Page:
Goldman Sachs pulls back from consumer banking
Goldman Sachs is reorganizing as it pulls back from its ambitions to be a main street, consumer-facing bank via Marcus, its savings and lending service, the Wall Street Journal reports.
Why it matters: Marcus was built in no small part thanks to acquisitions. Goldman's new strategy of focusing on affluent consumers rather than the mass market suggests it will be a less active acquirer in the consumer space — at least for now.
Background: Known for its investment banking chops, Goldman Sachs made its first real leap into the consumer finance space via its acquisition of GE Capital Bank's online deposit platform in early 2016.
- It later acquired Clarity Money — a personal finance tool —for about $100 million. Around the same time, it bought Final and Bond Street.
- In 2020, Goldman bulked up its loan book by buying GM's credit card portfolio for about $2.5 billion.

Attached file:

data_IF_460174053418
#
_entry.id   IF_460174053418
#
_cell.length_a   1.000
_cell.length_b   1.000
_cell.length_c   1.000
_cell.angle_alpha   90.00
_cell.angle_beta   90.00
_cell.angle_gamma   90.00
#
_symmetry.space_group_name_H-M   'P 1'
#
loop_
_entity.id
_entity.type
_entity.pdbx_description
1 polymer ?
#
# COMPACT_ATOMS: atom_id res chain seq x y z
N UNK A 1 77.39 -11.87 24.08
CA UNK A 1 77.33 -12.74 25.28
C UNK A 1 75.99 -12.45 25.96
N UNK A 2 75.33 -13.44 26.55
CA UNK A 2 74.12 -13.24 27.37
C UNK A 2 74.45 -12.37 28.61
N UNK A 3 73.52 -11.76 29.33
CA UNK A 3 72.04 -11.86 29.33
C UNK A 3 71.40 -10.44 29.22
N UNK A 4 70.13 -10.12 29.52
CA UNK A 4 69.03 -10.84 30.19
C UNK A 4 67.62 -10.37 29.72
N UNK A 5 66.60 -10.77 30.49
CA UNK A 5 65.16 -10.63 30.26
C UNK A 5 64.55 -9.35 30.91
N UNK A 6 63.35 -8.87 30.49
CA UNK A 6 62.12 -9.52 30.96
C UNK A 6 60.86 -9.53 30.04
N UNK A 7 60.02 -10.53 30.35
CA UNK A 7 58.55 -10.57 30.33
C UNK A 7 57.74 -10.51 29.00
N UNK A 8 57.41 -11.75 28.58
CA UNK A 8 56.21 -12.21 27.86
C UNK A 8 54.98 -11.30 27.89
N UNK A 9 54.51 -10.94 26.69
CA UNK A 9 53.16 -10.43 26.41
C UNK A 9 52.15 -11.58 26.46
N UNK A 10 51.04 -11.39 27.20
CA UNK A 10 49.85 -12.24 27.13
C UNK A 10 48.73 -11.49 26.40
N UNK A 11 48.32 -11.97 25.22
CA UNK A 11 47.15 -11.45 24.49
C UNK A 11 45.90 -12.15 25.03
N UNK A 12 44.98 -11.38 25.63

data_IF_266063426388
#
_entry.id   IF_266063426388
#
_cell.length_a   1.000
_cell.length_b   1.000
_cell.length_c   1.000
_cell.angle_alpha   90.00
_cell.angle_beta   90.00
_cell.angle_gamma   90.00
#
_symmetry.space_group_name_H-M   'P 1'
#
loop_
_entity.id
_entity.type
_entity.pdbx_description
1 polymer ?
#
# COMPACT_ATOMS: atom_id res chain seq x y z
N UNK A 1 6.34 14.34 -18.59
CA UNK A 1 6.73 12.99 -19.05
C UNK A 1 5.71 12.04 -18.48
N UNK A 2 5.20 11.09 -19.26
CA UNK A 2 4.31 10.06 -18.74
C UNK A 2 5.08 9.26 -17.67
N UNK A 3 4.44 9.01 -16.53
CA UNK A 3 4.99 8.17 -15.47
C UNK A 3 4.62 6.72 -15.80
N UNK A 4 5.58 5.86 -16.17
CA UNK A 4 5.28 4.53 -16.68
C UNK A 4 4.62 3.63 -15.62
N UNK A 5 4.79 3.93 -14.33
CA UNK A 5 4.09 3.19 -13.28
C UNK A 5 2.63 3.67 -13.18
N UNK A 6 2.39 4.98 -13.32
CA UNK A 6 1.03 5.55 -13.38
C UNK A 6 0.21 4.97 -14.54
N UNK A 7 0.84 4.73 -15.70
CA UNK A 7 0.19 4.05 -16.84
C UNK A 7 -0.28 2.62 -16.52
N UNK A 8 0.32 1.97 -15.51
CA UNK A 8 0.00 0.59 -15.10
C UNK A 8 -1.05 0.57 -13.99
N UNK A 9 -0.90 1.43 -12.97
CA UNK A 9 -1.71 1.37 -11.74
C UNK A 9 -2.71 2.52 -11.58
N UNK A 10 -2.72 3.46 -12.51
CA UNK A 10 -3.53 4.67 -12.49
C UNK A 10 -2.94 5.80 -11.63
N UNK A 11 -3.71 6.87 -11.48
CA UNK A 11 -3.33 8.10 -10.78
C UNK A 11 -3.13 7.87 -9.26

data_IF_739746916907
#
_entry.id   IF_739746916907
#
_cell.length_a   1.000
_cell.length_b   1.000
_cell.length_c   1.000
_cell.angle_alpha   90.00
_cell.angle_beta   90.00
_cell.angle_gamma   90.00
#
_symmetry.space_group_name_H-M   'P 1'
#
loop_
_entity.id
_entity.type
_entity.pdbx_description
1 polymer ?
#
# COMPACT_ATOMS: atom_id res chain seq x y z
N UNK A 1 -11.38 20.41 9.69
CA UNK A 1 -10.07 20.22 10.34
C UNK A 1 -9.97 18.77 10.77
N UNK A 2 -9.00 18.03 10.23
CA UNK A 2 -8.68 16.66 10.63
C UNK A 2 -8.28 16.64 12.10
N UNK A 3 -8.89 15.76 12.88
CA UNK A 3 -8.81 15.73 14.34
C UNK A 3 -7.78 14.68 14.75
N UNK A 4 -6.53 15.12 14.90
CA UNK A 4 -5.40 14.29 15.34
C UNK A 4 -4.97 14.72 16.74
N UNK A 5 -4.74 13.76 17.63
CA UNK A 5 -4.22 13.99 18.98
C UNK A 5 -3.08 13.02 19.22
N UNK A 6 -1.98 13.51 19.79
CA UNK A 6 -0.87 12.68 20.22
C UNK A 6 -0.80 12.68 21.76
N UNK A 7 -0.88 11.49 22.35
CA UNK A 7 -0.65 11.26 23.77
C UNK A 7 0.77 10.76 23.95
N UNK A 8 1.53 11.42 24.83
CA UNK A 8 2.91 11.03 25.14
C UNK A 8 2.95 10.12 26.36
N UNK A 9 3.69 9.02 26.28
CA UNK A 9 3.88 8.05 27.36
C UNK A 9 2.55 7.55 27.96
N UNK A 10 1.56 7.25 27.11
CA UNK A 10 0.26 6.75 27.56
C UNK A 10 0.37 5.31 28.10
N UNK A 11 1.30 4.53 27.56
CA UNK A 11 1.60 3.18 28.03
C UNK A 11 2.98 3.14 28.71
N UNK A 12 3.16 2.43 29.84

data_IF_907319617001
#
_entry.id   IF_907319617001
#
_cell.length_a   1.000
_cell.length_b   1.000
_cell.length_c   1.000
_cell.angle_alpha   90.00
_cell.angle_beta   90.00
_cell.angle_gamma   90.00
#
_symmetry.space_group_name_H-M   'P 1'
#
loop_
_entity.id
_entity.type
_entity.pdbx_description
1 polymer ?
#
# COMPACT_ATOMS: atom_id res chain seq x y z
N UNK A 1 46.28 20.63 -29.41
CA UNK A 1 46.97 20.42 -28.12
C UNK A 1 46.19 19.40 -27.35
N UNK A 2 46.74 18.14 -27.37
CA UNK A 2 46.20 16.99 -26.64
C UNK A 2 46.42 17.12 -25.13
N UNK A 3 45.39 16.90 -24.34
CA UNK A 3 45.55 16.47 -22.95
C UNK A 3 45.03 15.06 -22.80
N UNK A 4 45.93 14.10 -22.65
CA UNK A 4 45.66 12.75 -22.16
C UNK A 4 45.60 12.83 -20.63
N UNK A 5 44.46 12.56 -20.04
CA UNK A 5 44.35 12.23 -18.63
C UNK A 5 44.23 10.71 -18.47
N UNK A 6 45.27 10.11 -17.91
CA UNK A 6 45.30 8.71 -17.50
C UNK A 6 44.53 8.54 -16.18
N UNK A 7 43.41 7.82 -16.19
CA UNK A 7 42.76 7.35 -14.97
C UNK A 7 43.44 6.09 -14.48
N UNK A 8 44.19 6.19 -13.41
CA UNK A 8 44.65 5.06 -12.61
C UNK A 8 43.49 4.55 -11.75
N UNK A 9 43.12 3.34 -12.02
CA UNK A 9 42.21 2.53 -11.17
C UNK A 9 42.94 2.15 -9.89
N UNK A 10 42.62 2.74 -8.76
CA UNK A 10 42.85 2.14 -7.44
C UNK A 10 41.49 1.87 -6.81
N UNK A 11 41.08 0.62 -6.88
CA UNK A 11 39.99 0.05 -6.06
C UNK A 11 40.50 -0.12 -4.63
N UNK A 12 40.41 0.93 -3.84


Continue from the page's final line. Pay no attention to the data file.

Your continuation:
- In 2021, Goldman acquired BNPL provider GreenSky for $2.2 billion.
Details: According to the WSJ, Goldman plans to reorganize its largest businesses into three divisions. As part of that shake up, Goldman will place Marcus in the same division as its asset and wealth management unit.
- A separate division will house Greensky and its credit card ventures.
- Goldman Sachs declined to comment to Axios.
Of note: Goldman Sachs CEO David Solomon signaled over the summer that the bank is taking a breather on such acquisitions to focus on integrating and building its existing projects.
- "Certainly, as we get out to 2023 and 2024, we'll be more open to other partnerships and other meaningful things going forward," Solomon said during the company's second quarter earnings call.